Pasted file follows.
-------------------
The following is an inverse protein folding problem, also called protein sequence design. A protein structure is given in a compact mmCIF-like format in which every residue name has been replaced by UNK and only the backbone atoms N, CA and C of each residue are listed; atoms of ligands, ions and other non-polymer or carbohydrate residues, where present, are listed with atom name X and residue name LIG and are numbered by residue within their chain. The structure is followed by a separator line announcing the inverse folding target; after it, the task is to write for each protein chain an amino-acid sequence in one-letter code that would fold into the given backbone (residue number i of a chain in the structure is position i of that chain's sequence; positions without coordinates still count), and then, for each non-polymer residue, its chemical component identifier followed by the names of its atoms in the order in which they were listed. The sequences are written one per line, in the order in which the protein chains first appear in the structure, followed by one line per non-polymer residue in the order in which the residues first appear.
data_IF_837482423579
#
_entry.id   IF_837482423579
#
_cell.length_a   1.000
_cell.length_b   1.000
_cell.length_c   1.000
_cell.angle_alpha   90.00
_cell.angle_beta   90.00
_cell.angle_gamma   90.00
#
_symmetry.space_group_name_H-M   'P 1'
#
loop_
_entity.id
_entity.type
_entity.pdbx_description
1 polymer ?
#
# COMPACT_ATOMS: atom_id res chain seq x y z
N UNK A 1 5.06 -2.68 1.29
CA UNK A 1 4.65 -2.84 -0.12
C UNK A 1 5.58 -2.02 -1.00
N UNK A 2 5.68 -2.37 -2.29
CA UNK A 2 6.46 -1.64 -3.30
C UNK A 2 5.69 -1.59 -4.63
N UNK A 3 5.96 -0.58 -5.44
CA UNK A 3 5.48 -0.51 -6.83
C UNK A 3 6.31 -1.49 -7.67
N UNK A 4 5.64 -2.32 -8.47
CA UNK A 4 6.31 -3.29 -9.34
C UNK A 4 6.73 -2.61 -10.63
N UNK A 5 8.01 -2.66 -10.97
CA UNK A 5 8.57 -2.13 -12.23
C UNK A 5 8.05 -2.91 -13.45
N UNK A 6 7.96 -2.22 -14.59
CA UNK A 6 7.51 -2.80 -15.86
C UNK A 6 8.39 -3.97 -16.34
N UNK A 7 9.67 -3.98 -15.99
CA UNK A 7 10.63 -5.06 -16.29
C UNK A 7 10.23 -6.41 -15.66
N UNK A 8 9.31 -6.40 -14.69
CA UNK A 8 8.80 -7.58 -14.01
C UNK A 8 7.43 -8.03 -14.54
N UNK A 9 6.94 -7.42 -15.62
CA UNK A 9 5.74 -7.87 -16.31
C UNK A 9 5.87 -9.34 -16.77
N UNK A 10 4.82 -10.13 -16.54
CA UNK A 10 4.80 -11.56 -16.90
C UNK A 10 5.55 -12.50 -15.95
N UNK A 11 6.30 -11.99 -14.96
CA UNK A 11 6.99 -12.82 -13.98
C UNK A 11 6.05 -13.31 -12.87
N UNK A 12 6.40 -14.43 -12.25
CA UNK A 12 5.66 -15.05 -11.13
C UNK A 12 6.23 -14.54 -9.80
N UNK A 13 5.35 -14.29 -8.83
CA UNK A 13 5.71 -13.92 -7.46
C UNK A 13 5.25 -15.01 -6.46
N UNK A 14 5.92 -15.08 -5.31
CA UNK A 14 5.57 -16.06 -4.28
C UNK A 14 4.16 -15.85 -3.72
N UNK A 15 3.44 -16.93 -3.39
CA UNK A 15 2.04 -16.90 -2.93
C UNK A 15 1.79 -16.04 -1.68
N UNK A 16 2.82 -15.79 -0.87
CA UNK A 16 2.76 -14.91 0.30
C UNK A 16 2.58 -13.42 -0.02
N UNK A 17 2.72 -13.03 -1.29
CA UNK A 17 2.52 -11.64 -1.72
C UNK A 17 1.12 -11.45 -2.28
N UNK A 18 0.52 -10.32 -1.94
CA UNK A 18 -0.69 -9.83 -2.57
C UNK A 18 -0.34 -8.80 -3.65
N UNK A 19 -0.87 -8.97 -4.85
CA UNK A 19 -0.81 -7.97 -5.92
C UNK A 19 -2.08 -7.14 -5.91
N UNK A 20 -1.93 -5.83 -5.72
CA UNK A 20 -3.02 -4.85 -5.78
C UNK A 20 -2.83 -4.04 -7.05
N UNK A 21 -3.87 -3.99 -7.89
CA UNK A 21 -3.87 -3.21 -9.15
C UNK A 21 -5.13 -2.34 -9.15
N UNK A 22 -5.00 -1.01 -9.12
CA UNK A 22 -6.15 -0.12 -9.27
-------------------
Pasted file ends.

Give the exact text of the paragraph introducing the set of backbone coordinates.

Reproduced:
The following is an inverse protein folding problem, also called protein sequence design. A protein structure is given in a compact mmCIF-like format in which every residue name has been replaced by UNK and only the backbone atoms N, CA and C of each residue are listed; atoms of ligands, ions and other non-polymer or carbohydrate residues, where present, are listed with atom name X and residue name LIG and are numbered by residue within their chain. The structure is followed by a separator line announcing the inverse folding target; after it, the task is to write for each protein chain an amino-acid sequence in one-letter code that would fold into the given backbone (residue number i of a chain in the structure is position i of that chain's sequence; positions without coordinates still count), and then, for each non-polymer residue, its chemical component identifier followed by the names of its atoms in the order in which they were listed. The sequences are written one per line, in the order in which the protein chains first appear in the structure, followed by one line per non-polymer residue in the order in which the residues first appear.